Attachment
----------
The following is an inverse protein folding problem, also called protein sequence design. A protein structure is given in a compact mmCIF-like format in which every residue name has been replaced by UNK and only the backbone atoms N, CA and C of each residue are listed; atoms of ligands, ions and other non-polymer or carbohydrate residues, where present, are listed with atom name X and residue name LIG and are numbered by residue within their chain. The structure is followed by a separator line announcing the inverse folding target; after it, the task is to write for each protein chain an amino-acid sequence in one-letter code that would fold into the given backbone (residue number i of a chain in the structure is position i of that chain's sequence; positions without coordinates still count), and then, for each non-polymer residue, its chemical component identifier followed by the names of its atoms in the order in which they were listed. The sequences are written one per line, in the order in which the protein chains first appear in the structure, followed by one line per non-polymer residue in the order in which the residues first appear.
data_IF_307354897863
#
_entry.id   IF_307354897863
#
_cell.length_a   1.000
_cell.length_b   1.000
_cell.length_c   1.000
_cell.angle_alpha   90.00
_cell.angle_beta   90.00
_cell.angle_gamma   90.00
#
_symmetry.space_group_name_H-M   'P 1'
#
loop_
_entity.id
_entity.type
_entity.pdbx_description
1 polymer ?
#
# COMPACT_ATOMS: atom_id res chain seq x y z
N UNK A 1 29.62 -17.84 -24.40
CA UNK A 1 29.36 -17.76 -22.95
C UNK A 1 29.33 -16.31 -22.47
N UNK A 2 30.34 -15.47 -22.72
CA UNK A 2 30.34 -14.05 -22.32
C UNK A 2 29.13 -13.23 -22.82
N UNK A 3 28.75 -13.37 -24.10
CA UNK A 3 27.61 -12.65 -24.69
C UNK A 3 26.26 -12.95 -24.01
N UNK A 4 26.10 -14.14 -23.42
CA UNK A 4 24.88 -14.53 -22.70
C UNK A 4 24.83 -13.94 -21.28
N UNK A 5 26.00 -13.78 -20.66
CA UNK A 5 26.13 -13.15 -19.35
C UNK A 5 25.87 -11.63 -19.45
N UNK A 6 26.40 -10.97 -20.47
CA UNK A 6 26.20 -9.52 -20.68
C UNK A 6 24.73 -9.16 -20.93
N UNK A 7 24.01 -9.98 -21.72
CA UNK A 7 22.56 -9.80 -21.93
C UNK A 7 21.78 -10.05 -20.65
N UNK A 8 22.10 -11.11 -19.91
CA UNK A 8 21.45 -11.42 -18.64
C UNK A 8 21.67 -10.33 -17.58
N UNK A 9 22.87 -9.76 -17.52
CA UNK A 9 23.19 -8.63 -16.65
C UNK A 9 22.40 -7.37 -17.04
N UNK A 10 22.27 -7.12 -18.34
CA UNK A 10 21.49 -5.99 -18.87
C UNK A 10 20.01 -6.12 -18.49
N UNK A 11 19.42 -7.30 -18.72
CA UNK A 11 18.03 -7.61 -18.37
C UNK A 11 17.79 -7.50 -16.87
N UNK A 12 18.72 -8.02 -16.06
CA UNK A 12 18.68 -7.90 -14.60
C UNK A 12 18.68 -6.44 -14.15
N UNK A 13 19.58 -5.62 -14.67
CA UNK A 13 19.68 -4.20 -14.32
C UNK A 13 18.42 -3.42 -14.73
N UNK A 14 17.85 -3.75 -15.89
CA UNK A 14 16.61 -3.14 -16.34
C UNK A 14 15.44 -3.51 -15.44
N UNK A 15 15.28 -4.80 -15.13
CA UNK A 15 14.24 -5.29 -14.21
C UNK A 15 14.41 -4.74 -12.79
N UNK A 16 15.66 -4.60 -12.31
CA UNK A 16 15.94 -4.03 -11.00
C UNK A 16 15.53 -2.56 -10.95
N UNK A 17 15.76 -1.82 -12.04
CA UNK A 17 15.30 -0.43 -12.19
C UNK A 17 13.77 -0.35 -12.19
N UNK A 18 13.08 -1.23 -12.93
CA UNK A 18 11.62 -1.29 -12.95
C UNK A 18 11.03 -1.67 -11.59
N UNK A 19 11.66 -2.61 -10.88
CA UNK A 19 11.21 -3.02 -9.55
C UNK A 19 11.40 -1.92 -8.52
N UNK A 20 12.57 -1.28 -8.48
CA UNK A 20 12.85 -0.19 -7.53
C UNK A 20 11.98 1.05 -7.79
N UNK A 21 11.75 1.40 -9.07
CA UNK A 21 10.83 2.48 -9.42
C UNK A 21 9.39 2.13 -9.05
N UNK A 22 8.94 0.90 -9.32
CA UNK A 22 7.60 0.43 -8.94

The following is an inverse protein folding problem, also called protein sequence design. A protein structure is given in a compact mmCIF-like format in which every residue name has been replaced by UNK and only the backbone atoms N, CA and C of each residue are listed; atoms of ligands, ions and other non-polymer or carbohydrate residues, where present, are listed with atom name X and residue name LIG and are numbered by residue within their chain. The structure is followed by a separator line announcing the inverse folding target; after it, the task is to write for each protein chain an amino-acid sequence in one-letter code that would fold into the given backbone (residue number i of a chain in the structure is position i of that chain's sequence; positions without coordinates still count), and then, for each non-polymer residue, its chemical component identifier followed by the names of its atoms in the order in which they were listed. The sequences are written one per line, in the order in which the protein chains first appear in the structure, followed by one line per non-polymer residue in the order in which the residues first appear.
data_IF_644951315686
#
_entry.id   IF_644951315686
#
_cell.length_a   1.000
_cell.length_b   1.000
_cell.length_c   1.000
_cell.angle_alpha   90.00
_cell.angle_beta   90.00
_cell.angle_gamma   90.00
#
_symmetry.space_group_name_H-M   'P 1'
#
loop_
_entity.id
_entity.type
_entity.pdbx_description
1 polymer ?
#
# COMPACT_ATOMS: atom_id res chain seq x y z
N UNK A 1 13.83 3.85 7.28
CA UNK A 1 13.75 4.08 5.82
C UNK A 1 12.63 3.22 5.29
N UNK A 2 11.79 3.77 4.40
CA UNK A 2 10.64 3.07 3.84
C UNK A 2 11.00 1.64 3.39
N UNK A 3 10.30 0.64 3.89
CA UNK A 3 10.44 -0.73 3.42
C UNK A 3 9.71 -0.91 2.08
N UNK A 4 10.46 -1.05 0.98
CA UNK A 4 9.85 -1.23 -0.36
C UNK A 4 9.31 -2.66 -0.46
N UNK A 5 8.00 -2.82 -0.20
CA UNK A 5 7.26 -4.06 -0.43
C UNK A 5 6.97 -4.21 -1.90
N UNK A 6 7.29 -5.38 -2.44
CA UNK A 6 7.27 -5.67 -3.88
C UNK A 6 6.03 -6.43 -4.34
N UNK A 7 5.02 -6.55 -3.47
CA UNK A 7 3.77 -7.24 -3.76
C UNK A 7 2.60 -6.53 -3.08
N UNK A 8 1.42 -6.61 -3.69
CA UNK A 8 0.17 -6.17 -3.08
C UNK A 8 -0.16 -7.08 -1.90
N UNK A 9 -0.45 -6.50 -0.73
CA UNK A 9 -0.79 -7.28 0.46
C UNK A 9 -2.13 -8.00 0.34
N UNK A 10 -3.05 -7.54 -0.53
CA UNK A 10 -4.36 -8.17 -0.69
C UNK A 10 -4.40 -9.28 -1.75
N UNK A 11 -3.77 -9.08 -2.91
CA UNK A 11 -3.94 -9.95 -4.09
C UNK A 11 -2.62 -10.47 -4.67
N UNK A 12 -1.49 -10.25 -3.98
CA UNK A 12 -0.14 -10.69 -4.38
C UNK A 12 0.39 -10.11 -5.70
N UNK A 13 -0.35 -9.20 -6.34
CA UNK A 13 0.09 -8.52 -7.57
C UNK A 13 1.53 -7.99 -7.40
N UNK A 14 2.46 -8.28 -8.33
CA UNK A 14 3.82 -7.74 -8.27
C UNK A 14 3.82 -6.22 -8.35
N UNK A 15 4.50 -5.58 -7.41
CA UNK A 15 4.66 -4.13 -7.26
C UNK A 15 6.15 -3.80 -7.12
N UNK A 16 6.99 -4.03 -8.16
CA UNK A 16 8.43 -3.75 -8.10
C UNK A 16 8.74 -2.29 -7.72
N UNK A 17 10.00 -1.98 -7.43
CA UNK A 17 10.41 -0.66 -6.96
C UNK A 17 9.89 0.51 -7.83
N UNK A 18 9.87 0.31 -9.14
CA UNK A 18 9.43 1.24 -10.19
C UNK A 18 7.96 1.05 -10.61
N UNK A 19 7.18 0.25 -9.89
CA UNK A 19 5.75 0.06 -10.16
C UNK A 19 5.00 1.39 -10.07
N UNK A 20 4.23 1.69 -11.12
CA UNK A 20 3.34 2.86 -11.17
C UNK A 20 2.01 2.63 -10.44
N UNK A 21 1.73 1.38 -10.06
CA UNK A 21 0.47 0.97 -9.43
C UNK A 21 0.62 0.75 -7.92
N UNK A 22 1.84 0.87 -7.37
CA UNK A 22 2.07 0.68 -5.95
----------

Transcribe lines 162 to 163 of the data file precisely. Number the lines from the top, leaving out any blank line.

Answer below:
N UNK A 19 7.18 0.25 -9.89
CA UNK A 19 5.75 0.06 -10.16